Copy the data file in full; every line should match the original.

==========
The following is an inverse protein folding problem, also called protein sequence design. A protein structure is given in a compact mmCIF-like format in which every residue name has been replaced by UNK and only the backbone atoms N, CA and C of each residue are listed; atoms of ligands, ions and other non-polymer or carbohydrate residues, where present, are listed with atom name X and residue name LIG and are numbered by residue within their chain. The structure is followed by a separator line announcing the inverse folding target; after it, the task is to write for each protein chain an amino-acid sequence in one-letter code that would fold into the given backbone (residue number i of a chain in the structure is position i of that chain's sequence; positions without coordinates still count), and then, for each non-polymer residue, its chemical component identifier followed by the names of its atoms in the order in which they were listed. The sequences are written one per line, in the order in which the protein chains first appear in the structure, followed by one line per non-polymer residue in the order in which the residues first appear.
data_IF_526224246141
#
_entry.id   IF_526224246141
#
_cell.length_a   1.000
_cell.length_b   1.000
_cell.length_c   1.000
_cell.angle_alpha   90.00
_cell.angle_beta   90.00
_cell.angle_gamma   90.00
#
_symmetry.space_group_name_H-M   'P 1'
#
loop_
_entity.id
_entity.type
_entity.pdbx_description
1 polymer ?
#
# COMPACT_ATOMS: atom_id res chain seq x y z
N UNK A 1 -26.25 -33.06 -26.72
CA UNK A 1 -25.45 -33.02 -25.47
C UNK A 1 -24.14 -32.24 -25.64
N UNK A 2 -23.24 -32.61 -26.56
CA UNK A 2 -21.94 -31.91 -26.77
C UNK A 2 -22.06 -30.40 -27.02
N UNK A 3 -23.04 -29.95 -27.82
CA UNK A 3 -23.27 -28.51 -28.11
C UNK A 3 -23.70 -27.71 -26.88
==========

The following is an inverse protein folding problem, also called protein sequence design. A protein structure is given in a compact mmCIF-like format in which every residue name has been replaced by UNK and only the backbone atoms N, CA and C of each residue are listed; atoms of ligands, ions and other non-polymer or carbohydrate residues, where present, are listed with atom name X and residue name LIG and are numbered by residue within their chain. The structure is followed by a separator line announcing the inverse folding target; after it, the task is to write for each protein chain an amino-acid sequence in one-letter code that would fold into the given backbone (residue number i of a chain in the structure is position i of that chain's sequence; positions without coordinates still count), and then, for each non-polymer residue, its chemical component identifier followed by the names of its atoms in the order in which they were listed. The sequences are written one per line, in the order in which the protein chains first appear in the structure, followed by one line per non-polymer residue in the order in which the residues first appear.
data_IF_526224246141
#
_entry.id   IF_526224246141
#
_cell.length_a   1.000
_cell.length_b   1.000
_cell.length_c   1.000
_cell.angle_alpha   90.00
_cell.angle_beta   90.00
_cell.angle_gamma   90.00
#
_symmetry.space_group_name_H-M   'P 1'
#
loop_
_entity.id
_entity.type
_entity.pdbx_description
1 polymer ?
#
# COMPACT_ATOMS: atom_id res chain seq x y z
N UNK A 1 -26.25 -33.06 -26.72
CA UNK A 1 -25.45 -33.02 -25.47
C UNK A 1 -24.14 -32.24 -25.64
N UNK A 2 -23.24 -32.61 -26.56
CA UNK A 2 -21.94 -31.91 -26.77
C UNK A 2 -22.06 -30.40 -27.02
N UNK A 3 -23.04 -29.95 -27.82
CA UNK A 3 -23.27 -28.51 -28.11
C UNK A 3 -23.70 -27.71 -26.88